Sing my tongue


A Blessed Feast of the Exaltation of the Holy Cross!

The office hymn today (in the tradition office, pre-V2, and as we used it at my monastery) tells a great mystery, repeated again in Holy Week: singing the whole plan of Salvation. It begins with Matins, in the dark with notes of prehistory and Christmas.

Sing, my tongue, the glorious battle,
Sing the ending of the fray ;
Now above the Cross, the trophy,
Sound the loud triumphant lay :
Tell how Christ, the world’s Redeemer,
As a Victim won the day.

God in pity saw man fallen,
Shamed and sunk in misery,
When he fell on death, by tasting
Fruit of the forbidden tree :
Then another Tree was chosen
Which the world from death should free.
Thus the scheme of our salvation
Was of old in order laid ;
That the manifold deceiver’s
Art, by art might be outweighed ;
And the lure the foe put forward
Into means of healing made.
Therefore, when the appointed fulness
Of the holy time was come,
He was sent, who maketh all things,
Forth from God’s eternal home :
Thus he came to earth, incarnate,
Offspring of a maiden’s womb.

Weeps the Infant in the manger
That in Bethlehem’s stable stands ;
And his limbs the Virgin Mother
Doth compose in swaddling bands,
Meetly thus in linen folding
Of her God the feet and hands.

To the Trinity be glory
Everlasting, as is meet :
Equal to the Father, equal
To the Son, and Paraclete :
Trinal Unity, whose praises
All created things repeat.  Amen.

But then, the office of Matins continues with glorious psalmody and antiphonal chanting. There’s a wonderful reading in this office, appended to this post. Then not until Lauds is the hymn completed. In the final verses, sung to the same tune now that the sun is risen, the last part of the story is told, how this babe…
Thirty years among us dwelling,
His appointed time fulfilled,
Born for this, he meets his Passion,
For that this he freely willed :
On the Cross the Lamb is lifted,
Where his life-Blood shall be spilled.
He endured the nails, the spitting,
Vinegar, and spear, and reed :
From that holy Body broken
Blood and Water forth proceed :
Earth, and stars, and sky, and ocean,
By that flood from stain are freed.
Faithful Cross! above all other,
One and only noble Tree;
None in foliage, none in blossom,
None in fruit thy peer may be :
Sweetest wood, and sweetest iron,
Sweetest weight is hung on thee.
Bend thy boughs, O Tree of glory,
Thy relaxing sinews bend :
For awhile the ancient rigour
That thy birth bestowed, suspend :
And the King of heavenly beauty
On thy bosom gently tend.
Thou alone wast counted worthy
This world’s ransom to sustain,
That a shipwrecked race for ever
Might a port of refuge gain :
With the sacred Blood anointed
Of the Lamb for sinners slain.
To the Trinity be glory
Everlasting, as is meet :
Equal to the Father, equal
To the Son, and Paraclete :
Trinal Unity, whose praises
All created things repeat.  Amen.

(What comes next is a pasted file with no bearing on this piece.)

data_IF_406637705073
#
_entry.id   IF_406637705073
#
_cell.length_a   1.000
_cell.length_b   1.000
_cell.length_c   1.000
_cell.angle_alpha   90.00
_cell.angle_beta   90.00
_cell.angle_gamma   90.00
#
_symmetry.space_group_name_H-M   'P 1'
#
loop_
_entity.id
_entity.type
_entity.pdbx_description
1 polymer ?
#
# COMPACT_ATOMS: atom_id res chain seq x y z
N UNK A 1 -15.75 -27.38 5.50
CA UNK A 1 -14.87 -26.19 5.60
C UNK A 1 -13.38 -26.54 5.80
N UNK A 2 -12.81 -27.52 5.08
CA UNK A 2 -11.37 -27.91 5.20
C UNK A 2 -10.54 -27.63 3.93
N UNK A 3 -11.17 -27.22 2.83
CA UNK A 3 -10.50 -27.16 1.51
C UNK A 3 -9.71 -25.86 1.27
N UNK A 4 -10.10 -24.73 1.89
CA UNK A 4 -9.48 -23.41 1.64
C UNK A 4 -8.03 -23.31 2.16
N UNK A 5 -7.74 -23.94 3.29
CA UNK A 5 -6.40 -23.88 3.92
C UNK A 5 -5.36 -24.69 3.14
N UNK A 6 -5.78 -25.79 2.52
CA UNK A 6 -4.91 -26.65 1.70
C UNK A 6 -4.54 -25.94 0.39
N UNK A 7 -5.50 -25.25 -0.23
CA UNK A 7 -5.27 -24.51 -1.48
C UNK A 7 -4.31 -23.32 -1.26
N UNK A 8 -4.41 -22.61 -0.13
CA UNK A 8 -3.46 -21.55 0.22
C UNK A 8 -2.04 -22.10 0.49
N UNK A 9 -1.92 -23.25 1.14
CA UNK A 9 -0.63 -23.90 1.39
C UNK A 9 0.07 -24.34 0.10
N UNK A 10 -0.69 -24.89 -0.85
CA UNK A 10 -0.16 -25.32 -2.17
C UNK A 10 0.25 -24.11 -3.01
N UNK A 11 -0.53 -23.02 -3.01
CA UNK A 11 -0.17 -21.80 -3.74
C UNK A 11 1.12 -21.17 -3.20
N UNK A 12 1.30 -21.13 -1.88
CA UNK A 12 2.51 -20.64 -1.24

So all creation joins in the verse and reponse, repeated throughout today’s office:
We adore you, O Christ, and we bless you. For by your Cross you have redeemed all the world.

Chosroës, King of Persia, having, in the last days of the reign of the Emperor Phocas, overrun Egypt and Africa, took Jerusalem, where he slaughtered thousands of Christians and carried off to Persia the Cross of the Lord, which Helen had put upon Mount Calvary.  Heraclius, the successor of Phocas, moved by the thought of the hardships and horrid outrages of war, sought for peace, but Chosroës, drunken with conquest, would not allow of it even upon unfair terms.  Heraclius therefore, being set in this uttermost strait, earnestly sought help from God by constant fasting and prayer, and through his good inspiration gathered an army, joined battle with the enemy, and prevailed against three of Chosroës his chief captains, and three armies.

Chosroës was broken by these defeats, and when in his flight, he was about crossing the Tigris, he proclaimed his son Medarses partner in his kingdom.  Chosroës’ eldest son Siroës took this slight to heart, and formed a plot to murder his father and brother, which plot he brought to effect soon after they had come home.  Then he got the kingdom from Heraclius upon certain terms, whereof the first was that he should give back the Cross of the Lord Christ.  The Cross therefore was received back after that it had been fourteen years in the power of the Persians, and Heraclius came to Jerusalem and bore it with solemn pomp unto the Mount whereunto the Saviour had borne it.

This event was marked by a famous miracle.  Heraclius, who was adorned with gold and jewels, stayed perforce at the gateway which leadeth unto Mount Calvary, and the harder he strove to go forward, the harder he seemed to be held back, whereat both himself and all they that stood by were sore amazed.  Then spake Zacharias, Patriarch of Jerusalem, saying : See,  O Emperor, that it be not that in carrying the Cross attired in the guise of a Conqueror thou shewest too little of the poverty and lowliness of Jesus Christ.  Then Heraclius cast away his princely raiment and took off his shoes from his feet, and in the garb of a countryman easily finished his journey, and set up the Cross once more in the same place upon Calvary whence the Persians had carried it away.  That the Cross had been put by Heraclius in the same place wherein it had first been planted by the Saviour caused the yearly Feast of the Exaltation of the Holy Cross to become the more famous thenceforward.

Author: Huw Raphael

A Dominican Tertiary living in San Francisco, CA. He is almost 59. He feeds the homeless as a parochial almoner and is studying to be a Roman Catholic Deacon. He is learning modern Israeli Hebrew and enjoys cooking, keto, cats, long urban hikes, and SF Beer Week.

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